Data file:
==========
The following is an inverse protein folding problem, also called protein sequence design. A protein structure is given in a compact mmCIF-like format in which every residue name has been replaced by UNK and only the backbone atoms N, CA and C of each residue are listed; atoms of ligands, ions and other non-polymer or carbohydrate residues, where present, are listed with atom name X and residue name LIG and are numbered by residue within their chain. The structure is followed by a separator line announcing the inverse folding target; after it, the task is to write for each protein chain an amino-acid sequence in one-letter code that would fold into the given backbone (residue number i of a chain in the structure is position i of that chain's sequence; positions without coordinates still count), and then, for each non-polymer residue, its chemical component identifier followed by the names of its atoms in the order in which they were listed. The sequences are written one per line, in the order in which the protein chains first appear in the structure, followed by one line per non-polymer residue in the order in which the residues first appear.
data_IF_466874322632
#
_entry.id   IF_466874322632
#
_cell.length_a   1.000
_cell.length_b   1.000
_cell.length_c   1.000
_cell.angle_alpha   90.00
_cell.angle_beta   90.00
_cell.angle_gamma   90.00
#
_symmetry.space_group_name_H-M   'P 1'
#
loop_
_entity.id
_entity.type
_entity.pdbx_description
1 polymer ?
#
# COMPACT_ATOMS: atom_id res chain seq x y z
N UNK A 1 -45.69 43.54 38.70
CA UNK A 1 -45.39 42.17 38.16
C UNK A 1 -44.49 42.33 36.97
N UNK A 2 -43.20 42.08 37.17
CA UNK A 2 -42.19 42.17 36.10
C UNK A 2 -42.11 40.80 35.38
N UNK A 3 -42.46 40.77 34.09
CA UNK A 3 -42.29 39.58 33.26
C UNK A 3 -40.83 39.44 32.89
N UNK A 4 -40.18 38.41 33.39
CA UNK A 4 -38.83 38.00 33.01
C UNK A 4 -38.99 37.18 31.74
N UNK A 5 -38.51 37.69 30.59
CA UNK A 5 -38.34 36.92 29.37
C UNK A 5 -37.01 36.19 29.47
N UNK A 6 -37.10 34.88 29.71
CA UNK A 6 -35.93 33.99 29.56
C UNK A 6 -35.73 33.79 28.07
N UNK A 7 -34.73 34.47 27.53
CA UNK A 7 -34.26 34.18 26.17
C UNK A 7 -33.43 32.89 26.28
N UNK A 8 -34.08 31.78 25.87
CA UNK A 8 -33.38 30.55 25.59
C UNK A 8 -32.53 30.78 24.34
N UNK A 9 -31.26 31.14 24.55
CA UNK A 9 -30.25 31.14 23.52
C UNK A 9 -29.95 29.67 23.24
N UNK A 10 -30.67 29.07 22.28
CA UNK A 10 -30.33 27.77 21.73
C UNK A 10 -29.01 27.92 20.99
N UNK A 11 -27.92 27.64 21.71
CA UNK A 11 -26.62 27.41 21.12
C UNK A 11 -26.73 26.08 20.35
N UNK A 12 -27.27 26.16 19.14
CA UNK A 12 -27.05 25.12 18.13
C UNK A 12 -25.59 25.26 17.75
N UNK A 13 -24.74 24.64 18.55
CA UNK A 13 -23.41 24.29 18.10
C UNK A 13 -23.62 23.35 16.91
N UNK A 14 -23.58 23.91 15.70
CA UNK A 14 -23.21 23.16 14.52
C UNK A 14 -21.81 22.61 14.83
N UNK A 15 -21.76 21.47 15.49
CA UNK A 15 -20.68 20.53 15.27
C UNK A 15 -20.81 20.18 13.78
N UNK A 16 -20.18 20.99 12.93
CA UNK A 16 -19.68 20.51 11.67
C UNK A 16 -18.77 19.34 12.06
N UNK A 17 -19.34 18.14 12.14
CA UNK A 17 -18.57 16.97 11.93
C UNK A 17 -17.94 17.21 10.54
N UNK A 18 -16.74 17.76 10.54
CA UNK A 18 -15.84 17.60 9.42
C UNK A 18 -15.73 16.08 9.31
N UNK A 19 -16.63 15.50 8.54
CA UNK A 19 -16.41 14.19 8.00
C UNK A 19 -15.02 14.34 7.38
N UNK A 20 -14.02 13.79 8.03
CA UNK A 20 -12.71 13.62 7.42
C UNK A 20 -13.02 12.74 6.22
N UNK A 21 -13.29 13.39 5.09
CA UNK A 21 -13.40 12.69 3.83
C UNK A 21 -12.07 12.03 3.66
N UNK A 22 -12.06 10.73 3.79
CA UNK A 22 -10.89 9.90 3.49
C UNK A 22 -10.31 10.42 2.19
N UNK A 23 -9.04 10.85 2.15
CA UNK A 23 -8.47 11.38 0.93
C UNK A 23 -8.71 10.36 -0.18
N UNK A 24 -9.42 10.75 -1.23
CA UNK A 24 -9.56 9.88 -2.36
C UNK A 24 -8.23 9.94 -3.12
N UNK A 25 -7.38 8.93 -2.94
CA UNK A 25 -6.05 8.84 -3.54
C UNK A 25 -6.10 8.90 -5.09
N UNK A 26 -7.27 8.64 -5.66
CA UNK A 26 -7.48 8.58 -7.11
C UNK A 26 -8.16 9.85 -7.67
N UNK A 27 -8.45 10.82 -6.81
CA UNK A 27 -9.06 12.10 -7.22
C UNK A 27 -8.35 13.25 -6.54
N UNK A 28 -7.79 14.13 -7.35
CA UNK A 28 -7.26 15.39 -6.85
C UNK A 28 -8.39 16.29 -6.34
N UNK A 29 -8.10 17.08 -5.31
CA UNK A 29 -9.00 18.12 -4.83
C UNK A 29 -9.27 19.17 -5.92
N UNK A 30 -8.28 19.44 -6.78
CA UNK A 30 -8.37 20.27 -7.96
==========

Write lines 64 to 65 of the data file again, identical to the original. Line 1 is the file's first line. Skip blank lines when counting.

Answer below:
N UNK A 15 -21.76 21.47 15.49
CA UNK A 15 -20.68 20.53 15.27